What Can We Think of Trump’s Summit with Putin?

What Can We Think of Trump’s Summit with Putin? July 18, 2018

After shredding NATO and the Western alliance, President Trump staged what looked to be a lovefest with Russia’s Vladimir Putin.

In their talks, President Trump had nothing but good things to say about Russia, not mentioning Putin’s practice of invading neighboring countries, assassinating his enemies (including on foreign soil, as he has done in the U.K.), and running roughshod over any kind of human rights.

President Trump even seemed to accept Putin’s word that Russia did not interfere in U.S. elections, even though the summit was held immediately after the indictment of 12 agents of Russian military intelligence.  President Trump later backtracked that statement.  And yet, he tweeted this:

Our relationship with Russia has NEVER been worse thanks to many years of U.S. foolishness and stupidity and now, the Rigged Witch Hunt!

Here he blames our previously poor relations with Russia on the United States!  America is foolish and stupid.  And, of course, he sees all of this through his own problems with the Mueller investigation (a.k.a., “the Rigged Witch hunt”).  This doesn’t sound like “putting America first.”

Now the Russians are crowing.  “The West has failed!”

What happened?

Is Donald Trump a Russian agent?  So argues this article, written before the summit.

This article, written afterwards, says that he might as well be.  After all, he keeps giving the Russians everything they want.  (Weakening NATO and sowing discord in the Western alliance has been Russia’s dream for decades, and look what Trump’s meeting with NATO accomplished.)

Has President Trump committed treason?  That’s what former CIA director John Brennan is saying, among others.  According to this thinking, the president has given “aid and comfort to the enemy,” which is the definition of treason.  Though I’m not aware that we are in a state of war with Russia.  But, as conservative Congressman Bradley Byrne (R-Alabama) pointed out, Russia is at least an “adversary.”

Does Putin “have something” on Trump?  That’s what some are saying, an allusion either to the scandalous sexual escapades cited in the discredited Steele memo or to evidence that Trump did, in fact, collude with the Russian election tamperers.

These are mostly what Democrats are saying, but even Republicans are being critical.

So are a number of  Trump loyalists who have supported him through other controversies.  Trump’s former communications director Anthony Scaramucci says that loyalty to Trump requires truth-telling.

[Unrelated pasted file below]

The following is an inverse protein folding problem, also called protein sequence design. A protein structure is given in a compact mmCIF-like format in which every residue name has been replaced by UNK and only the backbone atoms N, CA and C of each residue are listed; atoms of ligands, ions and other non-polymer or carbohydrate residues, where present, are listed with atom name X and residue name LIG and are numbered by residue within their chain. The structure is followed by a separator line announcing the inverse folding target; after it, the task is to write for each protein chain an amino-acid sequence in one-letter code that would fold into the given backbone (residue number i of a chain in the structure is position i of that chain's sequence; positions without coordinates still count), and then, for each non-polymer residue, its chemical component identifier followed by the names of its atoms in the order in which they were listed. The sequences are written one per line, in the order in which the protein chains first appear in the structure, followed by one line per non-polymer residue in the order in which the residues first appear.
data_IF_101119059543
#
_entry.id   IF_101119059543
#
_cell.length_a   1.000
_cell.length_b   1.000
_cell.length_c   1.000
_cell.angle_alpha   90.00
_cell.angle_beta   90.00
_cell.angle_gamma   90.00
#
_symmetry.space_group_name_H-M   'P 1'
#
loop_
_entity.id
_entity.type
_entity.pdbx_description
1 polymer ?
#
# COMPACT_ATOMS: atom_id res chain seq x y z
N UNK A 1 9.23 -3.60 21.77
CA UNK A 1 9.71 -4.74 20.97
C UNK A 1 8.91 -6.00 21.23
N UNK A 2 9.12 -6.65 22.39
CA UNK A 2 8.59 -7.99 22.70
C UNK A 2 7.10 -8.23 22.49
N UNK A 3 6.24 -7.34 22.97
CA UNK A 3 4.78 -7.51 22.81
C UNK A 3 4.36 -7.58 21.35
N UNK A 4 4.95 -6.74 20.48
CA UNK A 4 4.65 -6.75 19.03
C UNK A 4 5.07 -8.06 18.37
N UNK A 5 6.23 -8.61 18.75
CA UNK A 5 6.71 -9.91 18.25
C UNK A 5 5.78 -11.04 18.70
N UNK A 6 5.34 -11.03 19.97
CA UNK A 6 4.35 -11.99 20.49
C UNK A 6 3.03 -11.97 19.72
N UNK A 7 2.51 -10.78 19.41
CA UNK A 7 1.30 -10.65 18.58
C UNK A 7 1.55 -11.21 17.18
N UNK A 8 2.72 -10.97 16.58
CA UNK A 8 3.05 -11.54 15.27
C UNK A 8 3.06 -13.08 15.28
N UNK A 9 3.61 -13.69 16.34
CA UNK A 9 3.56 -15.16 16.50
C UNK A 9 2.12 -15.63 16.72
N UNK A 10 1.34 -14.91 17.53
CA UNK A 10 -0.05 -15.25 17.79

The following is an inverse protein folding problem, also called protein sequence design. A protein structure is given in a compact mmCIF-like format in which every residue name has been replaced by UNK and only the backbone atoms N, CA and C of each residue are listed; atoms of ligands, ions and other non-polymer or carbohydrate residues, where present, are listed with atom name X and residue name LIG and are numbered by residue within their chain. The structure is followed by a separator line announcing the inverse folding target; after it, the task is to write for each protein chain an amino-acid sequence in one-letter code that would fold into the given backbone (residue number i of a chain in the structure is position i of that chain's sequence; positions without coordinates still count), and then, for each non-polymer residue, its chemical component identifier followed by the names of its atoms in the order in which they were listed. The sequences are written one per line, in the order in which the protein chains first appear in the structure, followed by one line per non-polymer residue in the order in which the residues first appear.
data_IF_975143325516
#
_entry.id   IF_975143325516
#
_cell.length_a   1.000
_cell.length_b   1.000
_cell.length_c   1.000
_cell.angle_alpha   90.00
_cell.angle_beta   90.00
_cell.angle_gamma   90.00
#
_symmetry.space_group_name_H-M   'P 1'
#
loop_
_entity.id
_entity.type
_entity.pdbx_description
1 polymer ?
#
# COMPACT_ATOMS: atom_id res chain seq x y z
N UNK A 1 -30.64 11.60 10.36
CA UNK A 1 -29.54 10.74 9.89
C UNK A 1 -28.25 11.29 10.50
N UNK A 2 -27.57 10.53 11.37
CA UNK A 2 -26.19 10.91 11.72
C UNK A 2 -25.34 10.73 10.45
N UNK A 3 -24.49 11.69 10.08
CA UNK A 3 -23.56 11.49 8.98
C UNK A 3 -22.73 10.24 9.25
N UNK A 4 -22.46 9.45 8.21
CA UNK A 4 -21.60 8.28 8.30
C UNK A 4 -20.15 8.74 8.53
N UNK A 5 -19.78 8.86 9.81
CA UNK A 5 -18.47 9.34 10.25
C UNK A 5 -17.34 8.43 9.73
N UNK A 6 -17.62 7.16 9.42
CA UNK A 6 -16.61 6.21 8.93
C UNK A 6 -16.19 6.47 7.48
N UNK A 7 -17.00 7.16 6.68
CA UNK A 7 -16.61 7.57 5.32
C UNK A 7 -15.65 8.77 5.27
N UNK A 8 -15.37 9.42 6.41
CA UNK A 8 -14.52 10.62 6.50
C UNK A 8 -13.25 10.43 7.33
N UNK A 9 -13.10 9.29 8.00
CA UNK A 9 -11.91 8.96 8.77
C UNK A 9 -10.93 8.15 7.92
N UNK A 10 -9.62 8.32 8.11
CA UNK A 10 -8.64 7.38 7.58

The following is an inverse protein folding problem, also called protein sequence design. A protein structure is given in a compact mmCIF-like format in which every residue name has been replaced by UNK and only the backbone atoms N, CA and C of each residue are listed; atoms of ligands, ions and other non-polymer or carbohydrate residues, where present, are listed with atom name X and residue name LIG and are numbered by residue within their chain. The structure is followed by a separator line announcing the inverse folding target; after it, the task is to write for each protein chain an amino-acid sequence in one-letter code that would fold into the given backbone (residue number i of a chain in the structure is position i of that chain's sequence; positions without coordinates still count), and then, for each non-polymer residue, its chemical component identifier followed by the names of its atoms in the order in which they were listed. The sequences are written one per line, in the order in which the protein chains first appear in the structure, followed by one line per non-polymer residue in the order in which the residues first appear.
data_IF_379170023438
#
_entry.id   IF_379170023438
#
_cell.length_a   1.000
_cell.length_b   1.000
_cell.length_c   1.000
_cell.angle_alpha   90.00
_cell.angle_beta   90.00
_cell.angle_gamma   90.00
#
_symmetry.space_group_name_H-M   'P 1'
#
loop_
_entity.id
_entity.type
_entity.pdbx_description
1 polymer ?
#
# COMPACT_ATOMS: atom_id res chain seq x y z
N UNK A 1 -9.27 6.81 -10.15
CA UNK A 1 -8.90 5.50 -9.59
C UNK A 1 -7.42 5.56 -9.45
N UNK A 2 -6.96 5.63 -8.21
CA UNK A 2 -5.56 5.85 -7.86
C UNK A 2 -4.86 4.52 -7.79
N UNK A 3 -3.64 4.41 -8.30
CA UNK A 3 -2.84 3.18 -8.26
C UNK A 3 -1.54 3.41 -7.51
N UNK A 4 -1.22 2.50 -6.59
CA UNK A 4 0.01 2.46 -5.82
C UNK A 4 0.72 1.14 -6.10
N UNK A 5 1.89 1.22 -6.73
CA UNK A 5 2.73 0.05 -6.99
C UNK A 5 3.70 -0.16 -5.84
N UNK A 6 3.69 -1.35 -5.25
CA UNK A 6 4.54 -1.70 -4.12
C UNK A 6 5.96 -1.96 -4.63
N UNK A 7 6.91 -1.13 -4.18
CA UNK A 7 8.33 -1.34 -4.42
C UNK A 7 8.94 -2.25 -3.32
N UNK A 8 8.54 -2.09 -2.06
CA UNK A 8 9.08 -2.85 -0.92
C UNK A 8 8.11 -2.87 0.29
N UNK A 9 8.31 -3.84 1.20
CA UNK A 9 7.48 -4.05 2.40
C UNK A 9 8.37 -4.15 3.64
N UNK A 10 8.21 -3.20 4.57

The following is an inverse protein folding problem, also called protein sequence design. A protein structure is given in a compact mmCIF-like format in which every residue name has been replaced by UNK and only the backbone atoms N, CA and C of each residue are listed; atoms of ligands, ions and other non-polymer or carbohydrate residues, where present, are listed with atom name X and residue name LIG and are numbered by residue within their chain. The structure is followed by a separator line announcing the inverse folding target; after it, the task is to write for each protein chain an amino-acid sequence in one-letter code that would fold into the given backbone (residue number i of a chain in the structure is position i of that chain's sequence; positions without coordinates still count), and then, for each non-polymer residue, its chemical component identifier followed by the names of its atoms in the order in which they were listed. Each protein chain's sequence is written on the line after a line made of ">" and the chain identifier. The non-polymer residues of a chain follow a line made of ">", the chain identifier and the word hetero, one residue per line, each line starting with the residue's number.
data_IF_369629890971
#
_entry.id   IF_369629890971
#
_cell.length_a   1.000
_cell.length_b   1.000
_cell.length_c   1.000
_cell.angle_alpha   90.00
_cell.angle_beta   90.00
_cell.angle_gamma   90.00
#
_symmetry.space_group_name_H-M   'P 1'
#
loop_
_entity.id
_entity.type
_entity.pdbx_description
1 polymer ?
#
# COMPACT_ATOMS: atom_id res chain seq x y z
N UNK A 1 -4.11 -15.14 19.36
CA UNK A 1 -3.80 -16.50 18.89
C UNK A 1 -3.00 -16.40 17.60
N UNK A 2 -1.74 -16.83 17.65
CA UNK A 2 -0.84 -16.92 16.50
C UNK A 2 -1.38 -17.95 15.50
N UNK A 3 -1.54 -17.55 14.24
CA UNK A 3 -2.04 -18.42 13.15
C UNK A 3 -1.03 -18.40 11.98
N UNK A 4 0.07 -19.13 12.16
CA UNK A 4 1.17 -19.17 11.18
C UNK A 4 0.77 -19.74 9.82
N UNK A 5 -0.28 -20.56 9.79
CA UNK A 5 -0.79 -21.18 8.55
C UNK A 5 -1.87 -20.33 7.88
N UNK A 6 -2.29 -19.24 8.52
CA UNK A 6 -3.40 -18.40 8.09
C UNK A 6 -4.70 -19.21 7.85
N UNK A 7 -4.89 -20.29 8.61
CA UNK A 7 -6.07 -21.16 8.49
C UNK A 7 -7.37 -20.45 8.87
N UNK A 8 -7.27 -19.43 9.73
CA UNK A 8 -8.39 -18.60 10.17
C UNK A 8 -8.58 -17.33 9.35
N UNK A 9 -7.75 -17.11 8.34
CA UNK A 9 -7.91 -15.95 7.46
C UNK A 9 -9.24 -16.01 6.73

But let’s put the best construction on this.

Might President Trump be attempting to create a new world order with a U.S./Russia alliance?  Nixon made a de facto alliance with China that helped isolate Russia when it was the Soviet Union.  Then again, who would be triangulating against this time?  The European Union?

Might a Trump/Putin accord represent an alliance of social conservatives against Western style liberalism?  Some conservatives hail Putin’s rejection of homosexuality and his courting of the Orthodox Church.  Then again, President Trump tends to be supportive of gay rights, and his evangelical allies don’t appreciate how Putin has basically outlawed their counterparts in Russia, at the behest of the Russian Orthodox Church.

Or might President Trump’s rapprochement with President Putin be an act of peacemaking?  Making an “adversary” into ally, thus making any kind of future armed conflict more unlikely?

Any other ways to construe what happened?

What I think is that President Trump did not know what he was doing.  He is not a diplomat, that’s for sure.  He has no experience in government, which accounts for many of his other seeming bloopers.  He is a bull in a china cabinet.  The realm of diplomacy is so delicate, so subtle, in which every statement gets parsed a hundred ways, that of course a careless talker who speaks his mind off the top of his head is going to make a diplomatic gaffe.

It’s good for a president to have diplomatic skills, but not having them is not necessarily a sign of treason or collusion or other nefarious conspiracies.  This does not invalidate Trump’s presidency or negate his other accomplishments, such as Supreme Court nominations.

That’s about as good a construction that I can put on this.

How else might we construe what happened?

 

Photograph of President Trump and President Putin at the Helsinki summit.  Website of the President of Russia.   “All materials from the Russian President’s website may be reproduced in any media outlets, on Internet servers or on any other information supports without restriction on the amount of material or time of publication.”  Creative Commons 4.0 International.

 

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